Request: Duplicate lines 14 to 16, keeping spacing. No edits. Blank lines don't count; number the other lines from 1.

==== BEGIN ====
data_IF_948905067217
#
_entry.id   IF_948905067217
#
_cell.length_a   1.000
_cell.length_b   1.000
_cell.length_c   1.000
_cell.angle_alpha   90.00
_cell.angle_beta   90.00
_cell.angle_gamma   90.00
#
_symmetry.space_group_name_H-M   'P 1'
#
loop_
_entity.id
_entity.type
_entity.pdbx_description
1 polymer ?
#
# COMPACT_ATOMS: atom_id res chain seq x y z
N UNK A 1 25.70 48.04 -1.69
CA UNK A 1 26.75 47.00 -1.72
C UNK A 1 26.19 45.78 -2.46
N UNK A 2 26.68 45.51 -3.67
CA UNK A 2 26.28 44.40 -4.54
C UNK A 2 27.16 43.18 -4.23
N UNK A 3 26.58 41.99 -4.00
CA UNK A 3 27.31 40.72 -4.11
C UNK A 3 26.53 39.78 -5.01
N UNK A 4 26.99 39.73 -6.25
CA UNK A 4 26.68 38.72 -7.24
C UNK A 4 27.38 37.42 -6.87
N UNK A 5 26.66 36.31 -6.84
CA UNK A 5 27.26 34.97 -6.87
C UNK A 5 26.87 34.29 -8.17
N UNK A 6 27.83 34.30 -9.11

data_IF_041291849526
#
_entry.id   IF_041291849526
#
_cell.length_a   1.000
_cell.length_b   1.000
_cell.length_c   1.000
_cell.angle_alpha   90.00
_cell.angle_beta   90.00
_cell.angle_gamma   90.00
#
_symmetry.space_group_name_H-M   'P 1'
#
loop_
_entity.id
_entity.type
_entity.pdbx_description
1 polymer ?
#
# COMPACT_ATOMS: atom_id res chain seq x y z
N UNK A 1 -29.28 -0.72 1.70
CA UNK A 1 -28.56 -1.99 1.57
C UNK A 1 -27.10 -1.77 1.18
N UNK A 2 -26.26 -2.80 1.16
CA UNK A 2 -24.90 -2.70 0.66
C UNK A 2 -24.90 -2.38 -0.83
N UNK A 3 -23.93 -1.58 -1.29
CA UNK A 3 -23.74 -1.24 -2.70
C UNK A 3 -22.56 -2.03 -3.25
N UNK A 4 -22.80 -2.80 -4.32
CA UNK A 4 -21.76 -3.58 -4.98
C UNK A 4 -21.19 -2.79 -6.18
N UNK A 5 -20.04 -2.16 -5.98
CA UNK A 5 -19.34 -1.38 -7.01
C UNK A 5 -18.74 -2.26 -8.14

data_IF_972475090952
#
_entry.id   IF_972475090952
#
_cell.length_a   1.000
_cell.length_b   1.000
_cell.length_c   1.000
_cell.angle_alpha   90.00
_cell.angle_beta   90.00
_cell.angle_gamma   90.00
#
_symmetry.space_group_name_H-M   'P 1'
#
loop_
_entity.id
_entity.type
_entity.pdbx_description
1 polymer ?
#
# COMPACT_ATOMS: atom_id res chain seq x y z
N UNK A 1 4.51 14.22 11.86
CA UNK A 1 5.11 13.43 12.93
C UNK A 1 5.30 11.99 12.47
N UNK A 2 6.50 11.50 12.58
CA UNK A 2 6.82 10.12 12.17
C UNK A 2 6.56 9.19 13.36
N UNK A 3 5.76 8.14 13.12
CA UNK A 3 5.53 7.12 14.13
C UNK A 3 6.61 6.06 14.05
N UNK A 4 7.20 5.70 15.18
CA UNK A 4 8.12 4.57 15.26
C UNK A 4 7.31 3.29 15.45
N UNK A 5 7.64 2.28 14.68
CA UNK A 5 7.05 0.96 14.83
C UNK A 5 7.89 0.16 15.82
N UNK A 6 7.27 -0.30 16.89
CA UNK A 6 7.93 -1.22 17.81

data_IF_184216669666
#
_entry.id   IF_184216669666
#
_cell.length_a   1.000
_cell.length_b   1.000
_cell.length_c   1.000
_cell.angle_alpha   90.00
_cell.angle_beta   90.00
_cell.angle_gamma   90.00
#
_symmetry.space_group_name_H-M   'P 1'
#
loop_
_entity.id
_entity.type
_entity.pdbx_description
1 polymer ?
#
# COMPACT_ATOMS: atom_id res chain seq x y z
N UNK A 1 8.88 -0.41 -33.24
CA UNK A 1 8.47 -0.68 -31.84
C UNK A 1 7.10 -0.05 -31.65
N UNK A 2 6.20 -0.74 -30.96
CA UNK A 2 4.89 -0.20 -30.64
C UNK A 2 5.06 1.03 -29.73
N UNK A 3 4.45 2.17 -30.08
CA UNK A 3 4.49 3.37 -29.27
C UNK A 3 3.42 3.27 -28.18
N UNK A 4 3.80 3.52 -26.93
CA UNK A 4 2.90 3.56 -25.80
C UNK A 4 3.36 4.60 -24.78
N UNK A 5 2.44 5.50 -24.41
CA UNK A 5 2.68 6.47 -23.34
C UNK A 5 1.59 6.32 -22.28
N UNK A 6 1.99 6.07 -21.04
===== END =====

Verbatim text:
loop_
_entity.id
_entity.type